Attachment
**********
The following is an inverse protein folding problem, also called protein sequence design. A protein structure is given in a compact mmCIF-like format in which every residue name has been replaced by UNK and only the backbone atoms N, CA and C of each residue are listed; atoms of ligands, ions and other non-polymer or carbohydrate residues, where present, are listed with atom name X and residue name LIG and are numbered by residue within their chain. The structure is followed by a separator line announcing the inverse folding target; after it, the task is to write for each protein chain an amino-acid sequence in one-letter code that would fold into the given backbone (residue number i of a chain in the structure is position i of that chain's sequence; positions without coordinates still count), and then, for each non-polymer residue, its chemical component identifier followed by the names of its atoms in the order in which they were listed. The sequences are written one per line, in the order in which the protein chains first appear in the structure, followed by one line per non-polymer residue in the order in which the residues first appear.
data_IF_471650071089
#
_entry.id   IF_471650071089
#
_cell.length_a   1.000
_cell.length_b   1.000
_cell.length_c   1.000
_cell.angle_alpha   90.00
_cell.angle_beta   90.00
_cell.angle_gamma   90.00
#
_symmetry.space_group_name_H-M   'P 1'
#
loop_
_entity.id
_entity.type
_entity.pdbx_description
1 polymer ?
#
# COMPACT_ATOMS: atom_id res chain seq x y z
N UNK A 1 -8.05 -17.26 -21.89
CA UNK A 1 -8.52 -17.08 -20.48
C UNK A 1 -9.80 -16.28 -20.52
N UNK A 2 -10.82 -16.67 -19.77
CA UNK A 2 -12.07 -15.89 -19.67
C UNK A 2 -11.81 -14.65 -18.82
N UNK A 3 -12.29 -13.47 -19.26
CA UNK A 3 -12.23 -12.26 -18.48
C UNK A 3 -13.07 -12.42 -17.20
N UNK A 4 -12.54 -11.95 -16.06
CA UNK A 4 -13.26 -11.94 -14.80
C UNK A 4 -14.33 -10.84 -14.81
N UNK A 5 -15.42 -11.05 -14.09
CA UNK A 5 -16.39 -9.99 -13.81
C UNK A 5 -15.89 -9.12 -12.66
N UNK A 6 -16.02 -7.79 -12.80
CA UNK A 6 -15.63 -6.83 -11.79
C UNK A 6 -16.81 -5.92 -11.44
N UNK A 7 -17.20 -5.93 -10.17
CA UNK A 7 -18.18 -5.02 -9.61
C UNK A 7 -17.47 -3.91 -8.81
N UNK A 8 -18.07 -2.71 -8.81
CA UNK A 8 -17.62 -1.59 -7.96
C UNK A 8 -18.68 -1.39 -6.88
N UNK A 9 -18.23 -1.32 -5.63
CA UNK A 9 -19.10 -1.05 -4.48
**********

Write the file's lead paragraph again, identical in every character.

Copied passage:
The following is an inverse protein folding problem, also called protein sequence design. A protein structure is given in a compact mmCIF-like format in which every residue name has been replaced by UNK and only the backbone atoms N, CA and C of each residue are listed; atoms of ligands, ions and other non-polymer or carbohydrate residues, where present, are listed with atom name X and residue name LIG and are numbered by residue within their chain. The structure is followed by a separator line announcing the inverse folding target; after it, the task is to write for each protein chain an amino-acid sequence in one-letter code that would fold into the given backbone (residue number i of a chain in the structure is position i of that chain's sequence; positions without coordinates still count), and then, for each non-polymer residue, its chemical component identifier followed by the names of its atoms in the order in which they were listed. The sequences are written one per line, in the order in which the protein chains first appear in the structure, followed by one line per non-polymer residue in the order in which the residues first appear.